INDIANAPOLIS — The Wayne Township Fire Department’s new chief is making changes following questions from WRTV Investigates about overtime costs and pay for administration.
Newly appointed fire chief Mike Lang said he plans to address administration receiving overtime, as well as the department’s “confusing” payroll system.
Administration charged hundreds of hours in overtime in 2019 and 2020, records show
WRTV Investigates found the former chief and his administration charged taxpayers for hundreds of hours of overtime despite their six-figure salaries.
Even with a pandemic, the men and women of the Wayne Township fire department have been putting out fires and saving lives— and in 2020, that meant $2 million in overtime for the department, about 5% of which was for administrative staff.
What’s raising eyebrows is the 5% of overtime for the fire department’s administration, which is something so unusual WRTV Investigates could not find another fire department in Indiana with such a practice.
WRTV Investigates found former fire chief Randy Adams and his two deputy chiefs racked up 1,358 hours of overtime in 2019 and 2020 for a total of $113,290.
WRTV Investigates Kara Kenney: “What do you say to taxpayers who say that's not a good use of their money?”
Adams: “I'd say I disagree. Fair and equitable compensation should be across the board, starting at the top all the way down.”
WRTV reviewed hundreds of pages of records and found Adams and his two deputy chiefs charged taxpayers 791 overtime hours in 2020, including attending meetings at the administration building before 8 am, after 4 pm, and on weekends.
They also charged overtime for travel to places like South Dakota and North Carolina, including to inspect fire trucks. Records show Adams’ total compensation in 2020 was $190,345.
Deputy Chief of Administration Mike Lang’s total compensation in 2020 was $151,766 while Deputy Chief of Operations Stuart Sharp received $154,449 in total compensation last year.
"We had a pandemic,” said Adams. “We had stuff going on to keep progress going. With COVID we had 15,000 staffing hours lost due to COVID, and that's not counting regular workman's comp or sick time.”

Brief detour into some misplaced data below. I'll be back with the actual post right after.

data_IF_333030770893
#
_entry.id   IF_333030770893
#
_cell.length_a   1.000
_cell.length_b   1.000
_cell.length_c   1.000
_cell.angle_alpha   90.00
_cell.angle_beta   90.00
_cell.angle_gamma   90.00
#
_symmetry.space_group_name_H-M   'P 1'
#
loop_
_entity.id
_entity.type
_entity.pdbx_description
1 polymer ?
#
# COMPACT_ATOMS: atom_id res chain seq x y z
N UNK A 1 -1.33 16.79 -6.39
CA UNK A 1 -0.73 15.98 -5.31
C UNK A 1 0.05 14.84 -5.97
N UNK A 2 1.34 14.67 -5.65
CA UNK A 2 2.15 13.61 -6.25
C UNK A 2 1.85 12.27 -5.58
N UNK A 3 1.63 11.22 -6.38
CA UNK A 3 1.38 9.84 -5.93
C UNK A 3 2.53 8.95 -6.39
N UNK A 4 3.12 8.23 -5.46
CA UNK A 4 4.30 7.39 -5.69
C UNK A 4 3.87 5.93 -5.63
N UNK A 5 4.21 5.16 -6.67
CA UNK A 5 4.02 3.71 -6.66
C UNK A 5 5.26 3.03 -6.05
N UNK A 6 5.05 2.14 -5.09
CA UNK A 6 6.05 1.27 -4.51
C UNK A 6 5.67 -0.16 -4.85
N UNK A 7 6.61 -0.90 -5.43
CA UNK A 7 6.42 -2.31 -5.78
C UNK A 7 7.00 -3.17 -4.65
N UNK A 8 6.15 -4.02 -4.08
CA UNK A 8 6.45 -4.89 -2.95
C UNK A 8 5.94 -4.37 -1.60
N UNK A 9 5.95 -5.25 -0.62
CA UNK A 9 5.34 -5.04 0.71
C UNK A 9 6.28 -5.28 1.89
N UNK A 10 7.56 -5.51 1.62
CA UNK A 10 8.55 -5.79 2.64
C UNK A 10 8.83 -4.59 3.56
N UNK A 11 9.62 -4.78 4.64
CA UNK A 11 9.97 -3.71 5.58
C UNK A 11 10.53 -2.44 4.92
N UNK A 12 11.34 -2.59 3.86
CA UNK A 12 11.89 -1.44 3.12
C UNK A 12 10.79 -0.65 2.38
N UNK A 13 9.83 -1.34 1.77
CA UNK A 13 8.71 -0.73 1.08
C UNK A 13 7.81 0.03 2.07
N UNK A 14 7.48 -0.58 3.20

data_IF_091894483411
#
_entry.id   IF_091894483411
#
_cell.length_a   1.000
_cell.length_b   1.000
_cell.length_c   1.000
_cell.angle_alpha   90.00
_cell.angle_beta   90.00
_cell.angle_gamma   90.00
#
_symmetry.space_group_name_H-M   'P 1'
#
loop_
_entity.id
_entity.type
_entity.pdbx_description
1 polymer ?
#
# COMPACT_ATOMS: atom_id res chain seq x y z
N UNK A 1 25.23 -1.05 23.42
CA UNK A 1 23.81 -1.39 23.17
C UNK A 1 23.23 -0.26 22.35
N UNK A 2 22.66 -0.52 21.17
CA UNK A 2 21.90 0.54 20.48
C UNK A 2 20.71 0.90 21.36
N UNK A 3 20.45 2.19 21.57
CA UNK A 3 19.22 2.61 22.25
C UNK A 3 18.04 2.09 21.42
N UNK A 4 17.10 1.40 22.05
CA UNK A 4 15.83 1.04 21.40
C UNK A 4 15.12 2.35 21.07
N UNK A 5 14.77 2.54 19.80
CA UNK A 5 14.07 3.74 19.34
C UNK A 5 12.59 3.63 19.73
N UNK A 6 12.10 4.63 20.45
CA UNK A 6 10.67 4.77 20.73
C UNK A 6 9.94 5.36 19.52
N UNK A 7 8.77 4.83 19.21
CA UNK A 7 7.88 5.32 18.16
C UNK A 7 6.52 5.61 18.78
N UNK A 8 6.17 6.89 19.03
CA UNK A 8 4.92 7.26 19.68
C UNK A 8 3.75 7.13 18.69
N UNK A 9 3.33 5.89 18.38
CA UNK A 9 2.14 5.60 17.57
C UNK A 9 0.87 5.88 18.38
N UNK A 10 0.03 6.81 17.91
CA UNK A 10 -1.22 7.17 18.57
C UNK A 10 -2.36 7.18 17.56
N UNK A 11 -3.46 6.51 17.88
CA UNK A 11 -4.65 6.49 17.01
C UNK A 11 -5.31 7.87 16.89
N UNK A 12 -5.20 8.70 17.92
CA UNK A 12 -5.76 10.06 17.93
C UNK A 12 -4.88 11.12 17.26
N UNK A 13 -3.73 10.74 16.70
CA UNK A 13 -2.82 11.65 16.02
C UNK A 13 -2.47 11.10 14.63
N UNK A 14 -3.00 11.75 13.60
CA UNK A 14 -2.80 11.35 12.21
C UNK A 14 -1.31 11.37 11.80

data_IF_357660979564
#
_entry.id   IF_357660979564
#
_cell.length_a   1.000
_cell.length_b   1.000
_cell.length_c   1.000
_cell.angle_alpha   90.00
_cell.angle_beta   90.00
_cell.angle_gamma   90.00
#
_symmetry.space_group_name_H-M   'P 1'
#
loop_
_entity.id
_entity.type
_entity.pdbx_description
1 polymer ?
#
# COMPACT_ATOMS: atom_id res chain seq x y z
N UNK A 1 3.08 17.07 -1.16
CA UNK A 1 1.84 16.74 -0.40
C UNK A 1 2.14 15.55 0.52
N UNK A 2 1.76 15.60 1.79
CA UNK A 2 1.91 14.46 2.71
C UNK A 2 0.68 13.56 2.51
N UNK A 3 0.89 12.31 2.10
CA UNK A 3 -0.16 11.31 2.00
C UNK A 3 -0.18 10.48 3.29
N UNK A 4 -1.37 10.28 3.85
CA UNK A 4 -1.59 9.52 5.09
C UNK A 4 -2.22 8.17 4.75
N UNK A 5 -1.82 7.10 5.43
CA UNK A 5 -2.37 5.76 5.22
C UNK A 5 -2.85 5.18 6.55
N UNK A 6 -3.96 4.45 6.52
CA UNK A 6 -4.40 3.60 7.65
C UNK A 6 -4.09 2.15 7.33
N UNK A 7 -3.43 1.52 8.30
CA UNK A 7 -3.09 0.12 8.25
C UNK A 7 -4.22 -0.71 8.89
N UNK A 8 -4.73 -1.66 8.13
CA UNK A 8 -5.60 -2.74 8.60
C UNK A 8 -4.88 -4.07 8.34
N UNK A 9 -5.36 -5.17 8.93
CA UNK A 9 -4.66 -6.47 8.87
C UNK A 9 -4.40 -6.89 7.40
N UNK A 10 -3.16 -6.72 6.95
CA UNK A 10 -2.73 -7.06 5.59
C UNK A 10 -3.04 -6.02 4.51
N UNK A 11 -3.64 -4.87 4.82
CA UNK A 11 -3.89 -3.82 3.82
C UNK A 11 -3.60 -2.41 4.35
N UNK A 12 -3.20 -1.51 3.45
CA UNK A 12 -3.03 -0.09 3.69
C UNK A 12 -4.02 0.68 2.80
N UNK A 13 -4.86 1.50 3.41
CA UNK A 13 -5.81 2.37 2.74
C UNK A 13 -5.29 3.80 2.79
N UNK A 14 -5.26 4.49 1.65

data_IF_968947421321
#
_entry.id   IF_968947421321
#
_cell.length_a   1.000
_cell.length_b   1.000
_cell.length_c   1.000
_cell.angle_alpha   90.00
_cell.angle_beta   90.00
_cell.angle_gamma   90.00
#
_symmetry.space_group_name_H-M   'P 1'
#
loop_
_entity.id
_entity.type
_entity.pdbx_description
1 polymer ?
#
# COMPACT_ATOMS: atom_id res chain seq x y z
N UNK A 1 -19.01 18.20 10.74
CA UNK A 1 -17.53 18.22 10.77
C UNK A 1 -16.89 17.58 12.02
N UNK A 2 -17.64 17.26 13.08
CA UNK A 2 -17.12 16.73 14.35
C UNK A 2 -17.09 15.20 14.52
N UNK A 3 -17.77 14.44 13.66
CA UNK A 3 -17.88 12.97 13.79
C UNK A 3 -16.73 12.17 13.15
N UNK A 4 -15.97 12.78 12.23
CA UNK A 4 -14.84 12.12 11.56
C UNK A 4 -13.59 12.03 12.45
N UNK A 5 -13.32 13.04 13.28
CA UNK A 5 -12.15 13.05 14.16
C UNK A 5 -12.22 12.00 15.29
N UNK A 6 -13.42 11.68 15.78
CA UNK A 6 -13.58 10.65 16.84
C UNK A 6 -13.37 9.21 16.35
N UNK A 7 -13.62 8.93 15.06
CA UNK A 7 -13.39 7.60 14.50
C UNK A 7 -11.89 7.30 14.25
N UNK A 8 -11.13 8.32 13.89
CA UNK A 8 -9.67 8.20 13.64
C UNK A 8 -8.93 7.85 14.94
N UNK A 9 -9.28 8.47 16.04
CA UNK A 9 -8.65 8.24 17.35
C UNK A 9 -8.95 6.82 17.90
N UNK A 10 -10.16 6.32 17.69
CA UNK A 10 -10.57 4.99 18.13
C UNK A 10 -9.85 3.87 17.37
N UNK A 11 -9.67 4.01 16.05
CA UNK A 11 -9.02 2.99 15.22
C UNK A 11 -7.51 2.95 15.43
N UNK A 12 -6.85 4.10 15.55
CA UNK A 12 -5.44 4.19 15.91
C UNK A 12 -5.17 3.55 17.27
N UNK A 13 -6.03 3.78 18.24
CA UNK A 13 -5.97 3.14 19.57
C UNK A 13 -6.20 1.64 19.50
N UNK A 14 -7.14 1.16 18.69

But WRTV counted 567 of overtime for Adams, Lang, and Sharp in 2019 as well, before COVID-19.
WRTV: “Some are going to say that is why you already make a six-figure salary, so you don't have to charge overtime and that you already do make a fair salary.”
Adams: “That's a good question. It’s the way the system is set up right now. We aren’t salary exempt. We are eligible to get the overtime.”
Adams said he and his administration are hourly, and his interpretation of the union contract and rules and regulations is that the Wayne Township Fire Department’s administration can get overtime.
But Adams is retired as of May 21, and he says it’s now up to the township trustee and the newly appointed fire chief Mike Lang.
Township trustee, new chief vow to make changes
WRTV Investigates sat down with the new fire chief, Mike Lang, to talk about administration receiving overtime.
Lang had $14,445 in overtime last year on top of his six-figure salary of $129,807, records show.
Lang: “We spent a lot of time making sure our people were safe and all our shifts were covered, and we did work outside of our normal work hours quite a bit. "
WRTV: “Do you agree that this is COVID-related?
Lang: “In 2019, it was more meetings and travel. 2020 would probably be more COVID related because there was less opportunities to travel for education."
WRTV: “Do you plan to continue this practice of overtime?”
Lang: “We are going to certainly re-evaluate our rules and regulations. Our current (union) contract, we are literally getting ready to start negotiations and this is certainly one of the topics we are going to discuss during the contract negotiation process.”
Chuck Jones, elected township trustee in Wayne Township, agrees they need to examine the administration overtime issue.
WRTV: “When you learned there's no other fire department in the state that does it this way, was that a concern to you?”
Jones: “That was alarming. I hadn't heard that before. We are going to figure out a way to do it in a different manner so we can get that addressed. We are going to take a look at it, and see what changes need to be made."